By Daniel O’Mahony
Wednesday 22 April, 2015, Rotorua Daily Post
Rotorua farmers claim their industry is being unfairly targeted by the Rotorua Lakes Council for high rates increases, with one describing proposals as an attempt to “milk a cash cow that doesn’t have any cash”.
However, the council says the proposed increases are driven by property revaluations, and farmers are not being asked to pay for services they don’t use. The council’s Long-term Plan consultation document includes a 7 per cent average rates increase for ratepayers in the coming year. However, farmers can expect to see their rates shoot up by an average of 19 per cent. Other business rates would rise by an average of 11 per cent under the plan, which is expected to go out for public consultation this week.
Neil Heather, committee member and former president of the Rotorua/Taupo branch of Federated Farmers, said the proposed increase in farmers’ rates was “totally unreasonable”.”We don’t mind paying our fair share to run the council, the library, the Aquatic Centre … but it is a disproportionate amount that farmers need to pay,” Mr Heather said.
He denounced the document’s suggestion that farmers should contribute 17 per cent of general rates, when, according to Federated Farmers figures, they made up only 6 per cent of Rotorua’s population. In his view, this small group was being asked to bail out a council struggling to balance its books – a predicament for which Mr Heather had little sympathy. “Any other business has to cut costs. It [the council] should be allowed to go broke and commissioners should be brought in.”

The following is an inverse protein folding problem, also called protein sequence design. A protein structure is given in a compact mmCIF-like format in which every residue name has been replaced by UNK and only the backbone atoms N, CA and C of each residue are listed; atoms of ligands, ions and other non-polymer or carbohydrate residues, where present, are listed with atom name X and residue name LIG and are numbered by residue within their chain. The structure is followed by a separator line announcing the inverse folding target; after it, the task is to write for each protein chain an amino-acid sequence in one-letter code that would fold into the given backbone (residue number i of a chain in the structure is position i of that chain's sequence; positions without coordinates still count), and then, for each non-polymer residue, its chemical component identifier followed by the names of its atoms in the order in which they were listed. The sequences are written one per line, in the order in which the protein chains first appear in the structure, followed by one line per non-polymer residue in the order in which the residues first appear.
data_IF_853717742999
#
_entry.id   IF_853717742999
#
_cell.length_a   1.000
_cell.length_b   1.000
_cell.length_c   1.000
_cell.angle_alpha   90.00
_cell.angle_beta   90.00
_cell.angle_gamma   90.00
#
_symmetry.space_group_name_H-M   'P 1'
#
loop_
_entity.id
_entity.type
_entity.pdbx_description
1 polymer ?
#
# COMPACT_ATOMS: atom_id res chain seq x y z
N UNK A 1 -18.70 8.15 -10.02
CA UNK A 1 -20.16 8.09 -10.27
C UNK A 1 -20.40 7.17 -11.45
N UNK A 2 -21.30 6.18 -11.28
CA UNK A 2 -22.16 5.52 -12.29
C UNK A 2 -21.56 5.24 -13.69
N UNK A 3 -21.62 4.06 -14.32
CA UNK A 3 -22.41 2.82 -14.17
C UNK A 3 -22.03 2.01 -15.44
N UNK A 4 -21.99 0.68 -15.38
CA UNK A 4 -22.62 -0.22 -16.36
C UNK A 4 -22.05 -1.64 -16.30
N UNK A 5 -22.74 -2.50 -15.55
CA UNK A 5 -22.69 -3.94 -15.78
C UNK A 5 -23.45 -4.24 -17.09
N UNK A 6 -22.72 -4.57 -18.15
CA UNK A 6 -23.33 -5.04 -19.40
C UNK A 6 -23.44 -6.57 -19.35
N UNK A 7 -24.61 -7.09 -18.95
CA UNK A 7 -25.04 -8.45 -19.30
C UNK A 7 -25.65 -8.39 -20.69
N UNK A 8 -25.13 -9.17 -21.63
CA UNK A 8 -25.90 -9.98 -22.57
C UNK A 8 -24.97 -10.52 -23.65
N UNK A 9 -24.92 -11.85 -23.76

A Federated Farmers meeting to discuss the proposed rates will be held tomorrow and Mr Heather said an important first step would be the formation of a farmer ratepayers’ group.”We have got to be pro-active right at the beginning, so we need to rally the troops and try to get the council thinking in a different way,” he said.
The council’s chief financial officer, Thomas Colle, said the proposed increase in farming rates was largely driven by property revaluations conducted this year.” The farming sector is most significantly and widely affected by this year’s general revaluation with dairying property valuations up 20 per cent but pastoral down 8.4 per cent on average. The flow-on effect on rates is a wide band of variation,” Mr Colle said.
Farms made up 24 per cent of the district’s total property value, the measure on which general rates contribution was based. He said targeted rates meant farmers did not pay for services which they did not benefit from, such as rubbish collection and sewerage. “We will be looking to hold a session with the farming community regarding the changes to rates which are being considered and look forward to those discussions,” Mr Colle said. “There is also an opportunity for changes to be made via the Long-term Plan consultation process through submissions and hearings.”
Karen Fisken owns a 630ha multi-titled dairy farm at Te Kopia Rd in Waikite Valley with her husband Bob. She said they currently paid “well into the $20,000s” in rates to the district council – and news of the proposed rate hikes had come at a time when business was tough.
“It’s milking a cash cow that doesn’t have any cash,” Mrs Fisken said. “It doesn’t help our cause at all. “They [the council] should be helping us out, not flogging a dead horse.”